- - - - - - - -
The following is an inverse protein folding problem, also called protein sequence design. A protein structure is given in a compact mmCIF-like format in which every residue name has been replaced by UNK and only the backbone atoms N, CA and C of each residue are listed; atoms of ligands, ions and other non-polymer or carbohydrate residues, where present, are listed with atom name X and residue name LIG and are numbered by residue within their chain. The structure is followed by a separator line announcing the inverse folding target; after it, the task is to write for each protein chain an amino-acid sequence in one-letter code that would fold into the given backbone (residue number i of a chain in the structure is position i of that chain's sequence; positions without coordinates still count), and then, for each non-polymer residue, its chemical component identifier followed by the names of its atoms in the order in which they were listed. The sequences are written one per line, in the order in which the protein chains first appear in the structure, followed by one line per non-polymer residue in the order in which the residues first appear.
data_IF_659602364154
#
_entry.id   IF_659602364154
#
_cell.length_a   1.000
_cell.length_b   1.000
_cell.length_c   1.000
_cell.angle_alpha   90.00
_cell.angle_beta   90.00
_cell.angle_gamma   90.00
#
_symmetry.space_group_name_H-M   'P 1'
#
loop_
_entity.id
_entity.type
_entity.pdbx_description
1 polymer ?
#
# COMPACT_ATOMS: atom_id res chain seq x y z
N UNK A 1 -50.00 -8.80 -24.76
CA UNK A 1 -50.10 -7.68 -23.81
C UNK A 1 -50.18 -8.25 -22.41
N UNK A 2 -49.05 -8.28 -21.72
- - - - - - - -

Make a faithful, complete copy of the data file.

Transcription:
The following is an inverse protein folding problem, also called protein sequence design. A protein structure is given in a compact mmCIF-like format in which every residue name has been replaced by UNK and only the backbone atoms N, CA and C of each residue are listed; atoms of ligands, ions and other non-polymer or carbohydrate residues, where present, are listed with atom name X and residue name LIG and are numbered by residue within their chain. The structure is followed by a separator line announcing the inverse folding target; after it, the task is to write for each protein chain an amino-acid sequence in one-letter code that would fold into the given backbone (residue number i of a chain in the structure is position i of that chain's sequence; positions without coordinates still count), and then, for each non-polymer residue, its chemical component identifier followed by the names of its atoms in the order in which they were listed. The sequences are written one per line, in the order in which the protein chains first appear in the structure, followed by one line per non-polymer residue in the order in which the residues first appear.
data_IF_659602364154
#
_entry.id   IF_659602364154
#
_cell.length_a   1.000
_cell.length_b   1.000
_cell.length_c   1.000
_cell.angle_alpha   90.00
_cell.angle_beta   90.00
_cell.angle_gamma   90.00
#
_symmetry.space_group_name_H-M   'P 1'
#
loop_
_entity.id
_entity.type
_entity.pdbx_description
1 polymer ?
#
# COMPACT_ATOMS: atom_id res chain seq x y z
N UNK A 1 -50.00 -8.80 -24.76
CA UNK A 1 -50.10 -7.68 -23.81
C UNK A 1 -50.18 -8.25 -22.41
N UNK A 2 -49.05 -8.28 -21.72